In an earlier essay (“Mountain of God,” January 2, 2016), I addressed the issue of God’s earthly, mountaintop home.  An ancient strand of Biblical theology identified God’s home as being atop a southern mountain.  “The Lord came from Sinai; He shown upon them from Seir; He appeared from Mount Paran (Deuteronomy 33:2).”  Similarly, “God is coming from Teman, the Holy One from Mount Paran.  His majesty covers the skies; His splendor fills the earth (Habakuk 3:3).”  Other passages exclusively refer to Sinai, the site of the Revelation.  “The mountains quaked before the Lord, Him of Sinai, before the Lord, God of Israel” (Judges 5:5, see also Psalms 68:9).  In later Biblical theology, the Divine headquarters is atop Mount Zion.  “The Lord roars from Zion, shouts aloud from Jerusalem (Amos 1:2).”  Less frightening, and offering an alternative geography for Divine Revelation, is this: “From Zion, perfect in beauty, God appeared (Psalms 50:2).”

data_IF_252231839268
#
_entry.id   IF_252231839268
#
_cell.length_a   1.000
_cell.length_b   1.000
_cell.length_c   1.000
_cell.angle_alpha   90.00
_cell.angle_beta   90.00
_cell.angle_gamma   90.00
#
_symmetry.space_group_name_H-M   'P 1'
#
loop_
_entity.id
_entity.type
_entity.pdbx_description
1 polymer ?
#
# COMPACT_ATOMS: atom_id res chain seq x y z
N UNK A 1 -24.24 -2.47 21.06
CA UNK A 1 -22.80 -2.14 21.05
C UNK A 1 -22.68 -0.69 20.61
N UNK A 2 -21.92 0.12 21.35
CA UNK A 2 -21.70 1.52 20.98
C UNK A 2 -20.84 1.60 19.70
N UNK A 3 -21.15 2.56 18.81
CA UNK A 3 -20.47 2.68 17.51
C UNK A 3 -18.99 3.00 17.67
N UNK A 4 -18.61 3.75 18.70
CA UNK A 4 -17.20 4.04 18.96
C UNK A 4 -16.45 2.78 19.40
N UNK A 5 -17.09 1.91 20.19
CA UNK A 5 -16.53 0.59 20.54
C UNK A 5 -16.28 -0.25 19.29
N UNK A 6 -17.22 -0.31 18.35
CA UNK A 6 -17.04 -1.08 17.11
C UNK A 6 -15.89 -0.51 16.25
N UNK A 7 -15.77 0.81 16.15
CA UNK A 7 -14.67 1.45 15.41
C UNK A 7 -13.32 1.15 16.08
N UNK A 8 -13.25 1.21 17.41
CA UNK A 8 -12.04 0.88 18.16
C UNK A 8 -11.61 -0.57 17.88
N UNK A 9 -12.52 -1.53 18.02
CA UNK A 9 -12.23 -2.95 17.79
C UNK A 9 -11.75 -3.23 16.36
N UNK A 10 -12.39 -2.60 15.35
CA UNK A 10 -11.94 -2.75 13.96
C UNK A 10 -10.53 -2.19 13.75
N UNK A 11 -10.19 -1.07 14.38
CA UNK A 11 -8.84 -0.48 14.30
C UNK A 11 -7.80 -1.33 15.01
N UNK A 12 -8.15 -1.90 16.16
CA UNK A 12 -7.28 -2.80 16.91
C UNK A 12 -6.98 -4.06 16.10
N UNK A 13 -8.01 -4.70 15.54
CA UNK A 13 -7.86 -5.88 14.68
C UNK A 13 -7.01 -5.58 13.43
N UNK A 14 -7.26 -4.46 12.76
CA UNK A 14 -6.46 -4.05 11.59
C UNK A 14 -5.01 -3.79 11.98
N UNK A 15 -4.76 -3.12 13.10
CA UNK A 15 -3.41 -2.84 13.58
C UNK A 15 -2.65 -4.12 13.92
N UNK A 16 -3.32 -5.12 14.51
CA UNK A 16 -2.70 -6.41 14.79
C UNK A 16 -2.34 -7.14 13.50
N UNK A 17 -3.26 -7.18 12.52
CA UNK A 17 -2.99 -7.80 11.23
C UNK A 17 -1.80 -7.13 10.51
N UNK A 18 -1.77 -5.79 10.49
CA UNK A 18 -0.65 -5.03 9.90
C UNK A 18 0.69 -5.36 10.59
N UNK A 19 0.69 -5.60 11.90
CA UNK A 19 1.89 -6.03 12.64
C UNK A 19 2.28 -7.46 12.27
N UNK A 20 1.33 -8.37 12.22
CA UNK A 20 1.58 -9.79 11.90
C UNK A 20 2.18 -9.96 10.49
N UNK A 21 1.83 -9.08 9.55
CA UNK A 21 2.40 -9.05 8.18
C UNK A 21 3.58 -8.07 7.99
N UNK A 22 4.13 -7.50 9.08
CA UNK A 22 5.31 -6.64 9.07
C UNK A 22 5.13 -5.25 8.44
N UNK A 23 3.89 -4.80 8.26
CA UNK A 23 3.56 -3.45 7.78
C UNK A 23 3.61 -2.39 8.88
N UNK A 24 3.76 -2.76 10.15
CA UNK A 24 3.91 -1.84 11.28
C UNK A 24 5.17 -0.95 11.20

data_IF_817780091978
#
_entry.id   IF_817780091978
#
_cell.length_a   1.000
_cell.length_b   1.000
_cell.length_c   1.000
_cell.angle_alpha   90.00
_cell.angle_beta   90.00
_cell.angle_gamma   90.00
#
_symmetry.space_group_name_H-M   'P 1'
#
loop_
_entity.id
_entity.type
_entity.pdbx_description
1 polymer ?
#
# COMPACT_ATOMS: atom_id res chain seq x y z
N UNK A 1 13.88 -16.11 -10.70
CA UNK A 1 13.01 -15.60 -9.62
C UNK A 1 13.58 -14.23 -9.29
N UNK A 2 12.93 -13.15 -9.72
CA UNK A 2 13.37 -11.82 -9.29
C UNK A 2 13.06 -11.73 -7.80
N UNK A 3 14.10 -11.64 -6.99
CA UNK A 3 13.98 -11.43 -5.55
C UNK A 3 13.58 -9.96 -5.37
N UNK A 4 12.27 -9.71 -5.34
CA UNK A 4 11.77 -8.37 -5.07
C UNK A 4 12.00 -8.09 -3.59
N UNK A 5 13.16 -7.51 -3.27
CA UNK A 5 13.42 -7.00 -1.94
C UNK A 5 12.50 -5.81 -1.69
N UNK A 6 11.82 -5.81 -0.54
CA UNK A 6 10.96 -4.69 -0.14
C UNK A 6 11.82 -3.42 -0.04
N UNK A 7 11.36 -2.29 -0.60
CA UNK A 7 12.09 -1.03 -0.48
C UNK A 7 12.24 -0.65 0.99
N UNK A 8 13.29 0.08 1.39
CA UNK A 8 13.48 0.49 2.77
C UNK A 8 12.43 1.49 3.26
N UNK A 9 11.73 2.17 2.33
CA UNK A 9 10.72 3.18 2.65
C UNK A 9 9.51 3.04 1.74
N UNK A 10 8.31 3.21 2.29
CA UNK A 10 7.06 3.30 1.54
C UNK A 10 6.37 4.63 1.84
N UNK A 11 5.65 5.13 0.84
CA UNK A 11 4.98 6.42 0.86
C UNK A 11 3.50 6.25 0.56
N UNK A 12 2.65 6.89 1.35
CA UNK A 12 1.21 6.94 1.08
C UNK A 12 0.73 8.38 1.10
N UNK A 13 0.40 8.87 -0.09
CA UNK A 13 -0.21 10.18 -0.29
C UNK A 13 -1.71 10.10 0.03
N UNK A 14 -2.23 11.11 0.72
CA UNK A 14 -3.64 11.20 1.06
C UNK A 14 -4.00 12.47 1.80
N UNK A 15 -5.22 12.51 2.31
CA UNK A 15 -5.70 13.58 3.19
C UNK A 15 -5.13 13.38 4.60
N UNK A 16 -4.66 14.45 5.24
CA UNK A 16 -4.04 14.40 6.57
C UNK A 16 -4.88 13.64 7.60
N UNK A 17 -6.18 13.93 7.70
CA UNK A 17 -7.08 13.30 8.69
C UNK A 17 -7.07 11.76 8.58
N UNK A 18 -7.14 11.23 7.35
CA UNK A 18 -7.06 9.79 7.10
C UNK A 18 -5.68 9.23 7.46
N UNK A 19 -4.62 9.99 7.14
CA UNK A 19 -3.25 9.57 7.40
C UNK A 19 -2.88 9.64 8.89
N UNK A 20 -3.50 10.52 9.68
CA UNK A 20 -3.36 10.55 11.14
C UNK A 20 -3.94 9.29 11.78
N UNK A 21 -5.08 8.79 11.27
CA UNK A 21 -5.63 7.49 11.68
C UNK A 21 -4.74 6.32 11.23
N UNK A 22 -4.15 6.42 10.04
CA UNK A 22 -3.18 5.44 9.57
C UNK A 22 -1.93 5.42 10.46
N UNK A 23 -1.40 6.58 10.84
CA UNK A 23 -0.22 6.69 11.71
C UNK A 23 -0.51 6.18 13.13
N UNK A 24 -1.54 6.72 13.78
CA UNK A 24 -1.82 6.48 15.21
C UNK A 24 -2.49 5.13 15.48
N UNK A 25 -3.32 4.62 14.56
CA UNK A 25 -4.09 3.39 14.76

The notion that God rests atop a mountain fits well with the petition in Deuteronomy 26:15 for God to gaze down upon His people and grant them prosperity.  Had the phrase “from the heavens” not appeared in the text, the verse would nonetheless be intelligible and coherent, even if theologically objectionable to later readers.  Moreover, the notion of an elevated, though still earthly, Divine abode would have resonated in an era when many cultures believed the gods resided on mountaintops (e.g., the Greek gods atop Mount Olympus).

 

The idea of an earthly home for God (whether in the hollow between the cherubim above the Ark of the Covenant in the Holy of Holies of the Temple on Mount Moriah, in Jerusalem, or elsewhere) was deemed unacceptable because it seems to imply spatial limits on God, about Whom it is said “His presence fills all the earth” (Isaiah 6:3).  The verse that best encapsulates this objection reads: “The heaven is My throne and the earth is My footstool; where could you build a house for Me, what place could serve as My abode (66:1)?”